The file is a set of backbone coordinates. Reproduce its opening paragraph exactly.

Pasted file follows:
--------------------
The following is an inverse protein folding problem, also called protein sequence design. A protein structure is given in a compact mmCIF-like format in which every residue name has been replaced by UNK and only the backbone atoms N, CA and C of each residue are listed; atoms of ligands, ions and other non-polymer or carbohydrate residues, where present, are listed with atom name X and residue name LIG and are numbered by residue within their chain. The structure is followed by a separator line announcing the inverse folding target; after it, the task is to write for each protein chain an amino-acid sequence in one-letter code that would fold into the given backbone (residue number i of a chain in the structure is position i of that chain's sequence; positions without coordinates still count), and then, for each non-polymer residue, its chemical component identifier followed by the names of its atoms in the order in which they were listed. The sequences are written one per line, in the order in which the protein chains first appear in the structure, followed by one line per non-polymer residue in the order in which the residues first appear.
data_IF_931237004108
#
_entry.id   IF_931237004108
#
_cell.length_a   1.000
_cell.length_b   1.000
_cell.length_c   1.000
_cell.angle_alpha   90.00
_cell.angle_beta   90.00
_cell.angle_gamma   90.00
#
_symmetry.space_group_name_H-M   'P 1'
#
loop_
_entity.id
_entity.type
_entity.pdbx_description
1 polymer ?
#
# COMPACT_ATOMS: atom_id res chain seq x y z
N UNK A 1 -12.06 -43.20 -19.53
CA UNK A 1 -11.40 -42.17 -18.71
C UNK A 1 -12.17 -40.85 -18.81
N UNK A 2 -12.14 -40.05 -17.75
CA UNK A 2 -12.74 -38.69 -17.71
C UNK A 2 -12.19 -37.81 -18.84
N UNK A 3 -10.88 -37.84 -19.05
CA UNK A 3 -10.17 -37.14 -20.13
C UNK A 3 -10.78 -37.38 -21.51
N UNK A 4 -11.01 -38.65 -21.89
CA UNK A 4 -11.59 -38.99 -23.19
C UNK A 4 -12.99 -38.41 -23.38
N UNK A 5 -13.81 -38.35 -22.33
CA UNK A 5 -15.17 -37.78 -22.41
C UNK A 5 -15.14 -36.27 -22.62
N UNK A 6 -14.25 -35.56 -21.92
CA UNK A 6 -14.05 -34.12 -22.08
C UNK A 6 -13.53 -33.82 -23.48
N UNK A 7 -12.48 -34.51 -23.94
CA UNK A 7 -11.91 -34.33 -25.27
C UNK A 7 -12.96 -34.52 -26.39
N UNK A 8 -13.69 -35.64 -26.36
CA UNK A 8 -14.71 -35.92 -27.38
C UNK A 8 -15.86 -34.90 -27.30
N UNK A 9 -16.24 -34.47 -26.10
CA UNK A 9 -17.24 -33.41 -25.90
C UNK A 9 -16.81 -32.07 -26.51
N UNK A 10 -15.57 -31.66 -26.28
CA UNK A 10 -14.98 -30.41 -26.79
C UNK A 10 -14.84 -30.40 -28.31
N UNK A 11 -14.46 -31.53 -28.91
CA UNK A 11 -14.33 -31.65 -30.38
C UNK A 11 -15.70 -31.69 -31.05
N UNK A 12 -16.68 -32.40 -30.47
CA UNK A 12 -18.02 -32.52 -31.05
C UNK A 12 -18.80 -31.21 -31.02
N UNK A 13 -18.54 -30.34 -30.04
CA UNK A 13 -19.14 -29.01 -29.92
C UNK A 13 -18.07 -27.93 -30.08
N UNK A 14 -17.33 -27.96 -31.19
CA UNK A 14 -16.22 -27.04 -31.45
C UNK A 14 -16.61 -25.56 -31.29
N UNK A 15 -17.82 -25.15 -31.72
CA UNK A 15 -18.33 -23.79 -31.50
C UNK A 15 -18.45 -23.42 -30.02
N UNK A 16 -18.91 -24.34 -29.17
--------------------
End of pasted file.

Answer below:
The following is an inverse protein folding problem, also called protein sequence design. A protein structure is given in a compact mmCIF-like format in which every residue name has been replaced by UNK and only the backbone atoms N, CA and C of each residue are listed; atoms of ligands, ions and other non-polymer or carbohydrate residues, where present, are listed with atom name X and residue name LIG and are numbered by residue within their chain. The structure is followed by a separator line announcing the inverse folding target; after it, the task is to write for each protein chain an amino-acid sequence in one-letter code that would fold into the given backbone (residue number i of a chain in the structure is position i of that chain's sequence; positions without coordinates still count), and then, for each non-polymer residue, its chemical component identifier followed by the names of its atoms in the order in which they were listed. The sequences are written one per line, in the order in which the protein chains first appear in the structure, followed by one line per non-polymer residue in the order in which the residues first appear.